Archive for Slinger’s Notes

What I Did this Summer:

If you can name any of the people in the picture other than myself, you get a cookie.

These were by far two of the greatest and most influential days of my life.

I’ll post more about it later, for now enjoy pictures of me with Hollywood stars inside high-level security government buildings. I hope I don’t get arrested for putting them up!

Recently I heard through my favorite film-news website Dark Horizons that, in an interview with AMCTV (full story there), not a single person who actually worked on the upcoming sci-fi action thriller BABYLON A.D. is pleased with the end result. The director himself is practically disowning the film in its current format. It is currently nearly 15 minutes shorter and a heck of a lot dumber than what the cast and crew had been hoping for. How did this happen and what does it mean? Let’s explore a bit, as I believe this to be a great example of the flaws of our current studio system, and an even better example of a director trying to show some integrity within his constraints.

Based on the novel Babylon Babies. The story is about “a mercenary (Diesel) in the year 2019 who is hired to transport a woman and her guardian from Eastern Europe to New York” and critics are already drawing comparisons to recent critical success Children of Men. Unfortunately they are all negative, such as the review of one Jordan Mintzer of Variety, who calls the film “A noisier, costlier version of Children of Men, [that lakcs] that film’s social-political significance and jaw-dropping direction.”

Babylon AD was set to be a strong come back piece for critically maligned action star Vin Diesel. Featuring imaginative special effects and a reliable sci-fi backstory to flex his muscles to, I was hoping that he’d really have a chance with this film to star in something intelligent and meaningful (while at the same time punching bad guys in the face). So did he.

Diesel emphasizes the movie’s theme of smuggling people across national borders. “This whole thing that’s happening in Georgia right now is so fresh that no one has even asked about it yet,” he says. “We’re coming into an age where borders are closing, and I think that our society will be numb to it because of our freedom in the virtual world, our freedom in the Internet.”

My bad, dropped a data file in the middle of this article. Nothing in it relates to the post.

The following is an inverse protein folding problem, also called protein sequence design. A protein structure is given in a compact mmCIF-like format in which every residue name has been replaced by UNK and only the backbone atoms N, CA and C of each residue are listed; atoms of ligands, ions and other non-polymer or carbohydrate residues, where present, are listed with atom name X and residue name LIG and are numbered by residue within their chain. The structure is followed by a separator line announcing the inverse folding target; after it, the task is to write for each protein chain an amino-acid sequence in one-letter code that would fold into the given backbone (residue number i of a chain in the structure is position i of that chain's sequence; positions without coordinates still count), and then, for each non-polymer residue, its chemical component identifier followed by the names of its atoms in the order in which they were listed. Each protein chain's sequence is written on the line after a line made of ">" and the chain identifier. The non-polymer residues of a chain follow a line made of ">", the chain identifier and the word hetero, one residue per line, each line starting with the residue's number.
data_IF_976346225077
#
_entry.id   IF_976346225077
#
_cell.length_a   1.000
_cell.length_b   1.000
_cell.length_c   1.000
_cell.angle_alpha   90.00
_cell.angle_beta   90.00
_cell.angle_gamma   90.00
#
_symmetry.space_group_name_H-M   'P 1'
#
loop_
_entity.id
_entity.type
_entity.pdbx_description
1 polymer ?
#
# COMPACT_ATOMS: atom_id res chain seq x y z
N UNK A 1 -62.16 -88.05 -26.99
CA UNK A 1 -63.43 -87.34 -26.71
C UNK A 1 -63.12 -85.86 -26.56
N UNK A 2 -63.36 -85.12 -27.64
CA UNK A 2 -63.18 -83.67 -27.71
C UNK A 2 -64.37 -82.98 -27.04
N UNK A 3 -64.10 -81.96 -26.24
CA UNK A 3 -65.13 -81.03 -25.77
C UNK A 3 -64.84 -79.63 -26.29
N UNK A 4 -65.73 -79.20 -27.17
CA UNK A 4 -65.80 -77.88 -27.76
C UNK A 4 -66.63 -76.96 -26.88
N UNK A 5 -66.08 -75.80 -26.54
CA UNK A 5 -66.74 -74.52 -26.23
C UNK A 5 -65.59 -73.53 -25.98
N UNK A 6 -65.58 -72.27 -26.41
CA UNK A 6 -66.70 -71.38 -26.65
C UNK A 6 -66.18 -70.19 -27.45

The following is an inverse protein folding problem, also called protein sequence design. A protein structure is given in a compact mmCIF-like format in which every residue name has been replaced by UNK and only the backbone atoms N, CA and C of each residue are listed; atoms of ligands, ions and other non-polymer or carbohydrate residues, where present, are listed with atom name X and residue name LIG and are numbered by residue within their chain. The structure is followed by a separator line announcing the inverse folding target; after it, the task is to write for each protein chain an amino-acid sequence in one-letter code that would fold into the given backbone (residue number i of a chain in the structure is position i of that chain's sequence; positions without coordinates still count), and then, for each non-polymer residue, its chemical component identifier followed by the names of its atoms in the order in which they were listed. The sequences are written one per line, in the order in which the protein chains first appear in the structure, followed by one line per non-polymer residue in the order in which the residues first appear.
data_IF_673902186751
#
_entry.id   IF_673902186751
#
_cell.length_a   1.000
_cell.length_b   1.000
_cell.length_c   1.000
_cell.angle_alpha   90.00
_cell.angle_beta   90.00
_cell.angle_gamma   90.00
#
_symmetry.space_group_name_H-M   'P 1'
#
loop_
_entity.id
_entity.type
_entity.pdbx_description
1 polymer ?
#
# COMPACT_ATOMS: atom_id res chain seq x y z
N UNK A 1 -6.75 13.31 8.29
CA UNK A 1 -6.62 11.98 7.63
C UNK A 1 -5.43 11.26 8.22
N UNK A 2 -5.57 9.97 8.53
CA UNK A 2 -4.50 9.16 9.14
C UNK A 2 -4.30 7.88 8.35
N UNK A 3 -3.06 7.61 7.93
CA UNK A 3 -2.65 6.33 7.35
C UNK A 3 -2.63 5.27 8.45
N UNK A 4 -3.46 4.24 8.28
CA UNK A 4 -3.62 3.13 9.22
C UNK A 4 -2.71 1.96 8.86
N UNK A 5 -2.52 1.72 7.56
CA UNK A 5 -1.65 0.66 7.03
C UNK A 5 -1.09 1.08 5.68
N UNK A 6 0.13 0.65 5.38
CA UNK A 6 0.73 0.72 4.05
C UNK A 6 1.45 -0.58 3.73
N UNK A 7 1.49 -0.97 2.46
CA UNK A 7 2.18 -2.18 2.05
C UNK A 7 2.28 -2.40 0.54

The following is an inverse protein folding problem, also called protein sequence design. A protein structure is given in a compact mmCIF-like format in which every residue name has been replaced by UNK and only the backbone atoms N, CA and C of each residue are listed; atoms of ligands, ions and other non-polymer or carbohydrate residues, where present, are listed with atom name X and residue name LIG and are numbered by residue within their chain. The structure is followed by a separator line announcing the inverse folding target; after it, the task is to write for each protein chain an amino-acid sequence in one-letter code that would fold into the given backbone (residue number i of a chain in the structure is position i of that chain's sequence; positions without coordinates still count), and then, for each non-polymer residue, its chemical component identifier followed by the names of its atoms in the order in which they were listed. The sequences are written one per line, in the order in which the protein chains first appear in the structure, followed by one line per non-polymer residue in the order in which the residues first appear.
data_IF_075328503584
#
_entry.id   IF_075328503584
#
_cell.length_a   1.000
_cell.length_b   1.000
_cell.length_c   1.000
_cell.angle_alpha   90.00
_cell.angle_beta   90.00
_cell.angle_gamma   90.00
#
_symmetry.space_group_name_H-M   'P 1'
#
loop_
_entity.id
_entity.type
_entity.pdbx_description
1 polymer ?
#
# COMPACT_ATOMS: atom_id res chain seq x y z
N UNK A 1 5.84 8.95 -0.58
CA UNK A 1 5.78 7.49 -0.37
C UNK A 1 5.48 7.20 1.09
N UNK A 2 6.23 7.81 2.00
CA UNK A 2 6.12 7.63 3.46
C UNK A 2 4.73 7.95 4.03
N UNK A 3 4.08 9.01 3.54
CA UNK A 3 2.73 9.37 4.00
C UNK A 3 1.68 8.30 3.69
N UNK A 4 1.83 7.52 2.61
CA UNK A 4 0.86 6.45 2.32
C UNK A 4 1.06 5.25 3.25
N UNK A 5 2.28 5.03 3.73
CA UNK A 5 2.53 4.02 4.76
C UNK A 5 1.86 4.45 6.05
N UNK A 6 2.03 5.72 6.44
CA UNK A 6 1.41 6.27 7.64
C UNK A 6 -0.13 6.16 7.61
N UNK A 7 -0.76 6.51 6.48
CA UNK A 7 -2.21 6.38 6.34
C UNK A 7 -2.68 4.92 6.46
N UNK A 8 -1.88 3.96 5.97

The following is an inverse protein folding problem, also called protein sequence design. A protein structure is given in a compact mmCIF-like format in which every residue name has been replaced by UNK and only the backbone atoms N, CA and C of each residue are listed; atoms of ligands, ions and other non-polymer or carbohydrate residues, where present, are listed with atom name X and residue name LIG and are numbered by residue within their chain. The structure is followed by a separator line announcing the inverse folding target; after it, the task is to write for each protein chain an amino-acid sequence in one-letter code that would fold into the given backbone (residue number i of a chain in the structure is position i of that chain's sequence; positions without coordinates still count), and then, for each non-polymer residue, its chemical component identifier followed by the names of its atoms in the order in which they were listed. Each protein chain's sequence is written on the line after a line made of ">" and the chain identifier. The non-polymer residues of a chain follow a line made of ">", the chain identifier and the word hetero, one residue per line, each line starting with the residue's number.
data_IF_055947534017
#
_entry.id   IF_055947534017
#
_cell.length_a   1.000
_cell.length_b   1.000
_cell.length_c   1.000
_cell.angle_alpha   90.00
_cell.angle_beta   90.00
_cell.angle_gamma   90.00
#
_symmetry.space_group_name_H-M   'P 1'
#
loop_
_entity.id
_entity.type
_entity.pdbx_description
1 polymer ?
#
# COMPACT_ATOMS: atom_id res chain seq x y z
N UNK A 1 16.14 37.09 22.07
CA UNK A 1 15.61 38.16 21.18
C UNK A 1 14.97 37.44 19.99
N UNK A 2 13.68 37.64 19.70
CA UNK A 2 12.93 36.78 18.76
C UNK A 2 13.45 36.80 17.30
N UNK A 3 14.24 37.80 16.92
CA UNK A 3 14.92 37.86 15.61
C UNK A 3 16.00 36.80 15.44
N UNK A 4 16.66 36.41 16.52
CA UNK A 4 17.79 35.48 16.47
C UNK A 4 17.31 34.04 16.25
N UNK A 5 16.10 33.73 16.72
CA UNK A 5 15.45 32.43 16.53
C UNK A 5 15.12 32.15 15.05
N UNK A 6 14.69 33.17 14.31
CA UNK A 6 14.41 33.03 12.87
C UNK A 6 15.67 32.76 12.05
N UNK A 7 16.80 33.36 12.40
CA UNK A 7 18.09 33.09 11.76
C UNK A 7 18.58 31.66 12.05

Diesel has been known to take a more intellectual and involved approach to his film making, helping to craft the fantasy universe of Chronicles of Riddick along with director David Twohy, and taking a turn as a dramatic actor in the critically successful (anywhere other than RT anyways) courtroom drama biopic, Find Me Guilty. If the action star isn’t happy with the result of the movie, and furthermore is upset at the brainlessness of it all, then the final product probably has some major flaws. Diesel sympathizes with Kassovitz.

A director is always in the difficult position of being held accountable for a film’s success or failure. “It’s hard,” he says. “Filmmaking is such a collaborative effort you can’t look to one person.

He couldn’t be more right. But it seems that 20th Century Fox might be the bad guy again, in a case similar to their butchering of the already-pretty-dumb-concept Hitman movie earlier this year. It serves as an odd coincidence that Vin Diesel was one of the key producers on that film as well. What does 20th Century Fox have against the baritone-voiced behemoth? Well, Kassovitz and Diesel have some opinions on that.